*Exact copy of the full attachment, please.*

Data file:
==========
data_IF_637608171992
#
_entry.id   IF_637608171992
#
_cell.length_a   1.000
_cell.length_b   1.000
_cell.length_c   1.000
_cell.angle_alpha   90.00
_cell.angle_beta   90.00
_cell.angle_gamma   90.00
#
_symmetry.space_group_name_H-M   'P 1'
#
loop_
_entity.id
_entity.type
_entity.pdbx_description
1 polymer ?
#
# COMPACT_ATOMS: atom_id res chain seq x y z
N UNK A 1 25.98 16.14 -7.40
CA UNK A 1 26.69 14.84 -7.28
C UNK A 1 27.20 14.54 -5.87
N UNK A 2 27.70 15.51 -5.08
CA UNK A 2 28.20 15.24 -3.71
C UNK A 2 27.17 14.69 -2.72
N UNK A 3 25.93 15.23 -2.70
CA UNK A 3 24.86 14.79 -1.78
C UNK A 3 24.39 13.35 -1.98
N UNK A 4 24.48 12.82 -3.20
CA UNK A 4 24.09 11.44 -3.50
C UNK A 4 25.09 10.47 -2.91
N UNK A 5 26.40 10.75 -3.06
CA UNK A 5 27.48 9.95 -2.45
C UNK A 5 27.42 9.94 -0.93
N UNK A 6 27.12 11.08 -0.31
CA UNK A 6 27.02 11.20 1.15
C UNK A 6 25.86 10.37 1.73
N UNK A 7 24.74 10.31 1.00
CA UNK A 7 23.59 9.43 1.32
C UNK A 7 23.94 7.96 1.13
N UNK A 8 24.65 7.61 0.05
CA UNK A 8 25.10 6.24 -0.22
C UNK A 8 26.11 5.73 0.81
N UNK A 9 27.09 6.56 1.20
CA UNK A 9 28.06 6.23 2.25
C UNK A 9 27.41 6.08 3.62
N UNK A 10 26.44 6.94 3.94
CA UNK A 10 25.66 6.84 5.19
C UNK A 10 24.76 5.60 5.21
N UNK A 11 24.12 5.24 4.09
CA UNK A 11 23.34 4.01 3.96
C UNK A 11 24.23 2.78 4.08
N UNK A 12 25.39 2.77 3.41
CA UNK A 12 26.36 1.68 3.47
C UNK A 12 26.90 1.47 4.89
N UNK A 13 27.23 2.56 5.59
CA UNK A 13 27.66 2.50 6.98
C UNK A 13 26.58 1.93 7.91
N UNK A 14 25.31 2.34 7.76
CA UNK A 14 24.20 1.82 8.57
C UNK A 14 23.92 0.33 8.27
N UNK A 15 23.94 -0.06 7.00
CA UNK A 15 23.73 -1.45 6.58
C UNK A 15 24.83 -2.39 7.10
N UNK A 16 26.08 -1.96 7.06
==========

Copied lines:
data_IF_637608171992
#
_entry.id   IF_637608171992
#
_cell.length_a   1.000
_cell.length_b   1.000
_cell.length_c   1.000
_cell.angle_alpha   90.00
_cell.angle_beta   90.00
_cell.angle_gamma   90.00
#
_symmetry.space_group_name_H-M   'P 1'
#
loop_
_entity.id
_entity.type
_entity.pdbx_description
1 polymer ?
#
# COMPACT_ATOMS: atom_id res chain seq x y z
N UNK A 1 25.98 16.14 -7.40
CA UNK A 1 26.69 14.84 -7.28
C UNK A 1 27.20 14.54 -5.87
N UNK A 2 27.70 15.51 -5.08
CA UNK A 2 28.20 15.24 -3.71
C UNK A 2 27.17 14.69 -2.72
N UNK A 3 25.93 15.23 -2.70
CA UNK A 3 24.86 14.79 -1.78
C UNK A 3 24.39 13.35 -1.98
N UNK A 4 24.48 12.82 -3.20
CA UNK A 4 24.09 11.44 -3.50
C UNK A 4 25.09 10.47 -2.91
N UNK A 5 26.40 10.75 -3.06
CA UNK A 5 27.48 9.95 -2.45
C UNK A 5 27.42 9.94 -0.93
N UNK A 6 27.12 11.08 -0.31
CA UNK A 6 27.02 11.20 1.15
C UNK A 6 25.86 10.37 1.73
N UNK A 7 24.74 10.31 1.00
CA UNK A 7 23.59 9.43 1.32
C UNK A 7 23.94 7.96 1.13
N UNK A 8 24.65 7.61 0.05
CA UNK A 8 25.10 6.24 -0.22
C UNK A 8 26.11 5.73 0.81
N UNK A 9 27.09 6.56 1.20
CA UNK A 9 28.06 6.23 2.25
C UNK A 9 27.41 6.08 3.62
N UNK A 10 26.44 6.94 3.94
CA UNK A 10 25.66 6.84 5.19
C UNK A 10 24.76 5.60 5.21
N UNK A 11 24.12 5.24 4.09
CA UNK A 11 23.34 4.01 3.96
C UNK A 11 24.23 2.78 4.08
N UNK A 12 25.39 2.77 3.41
CA UNK A 12 26.36 1.68 3.47
C UNK A 12 26.90 1.47 4.89
N UNK A 13 27.23 2.56 5.59
CA UNK A 13 27.66 2.50 6.98
C UNK A 13 26.58 1.93 7.91
N UNK A 14 25.31 2.34 7.76
CA UNK A 14 24.20 1.82 8.57
C UNK A 14 23.92 0.33 8.27
N UNK A 15 23.94 -0.06 7.00
CA UNK A 15 23.73 -1.45 6.58
C UNK A 15 24.83 -2.39 7.10
N UNK A 16 26.08 -1.96 7.06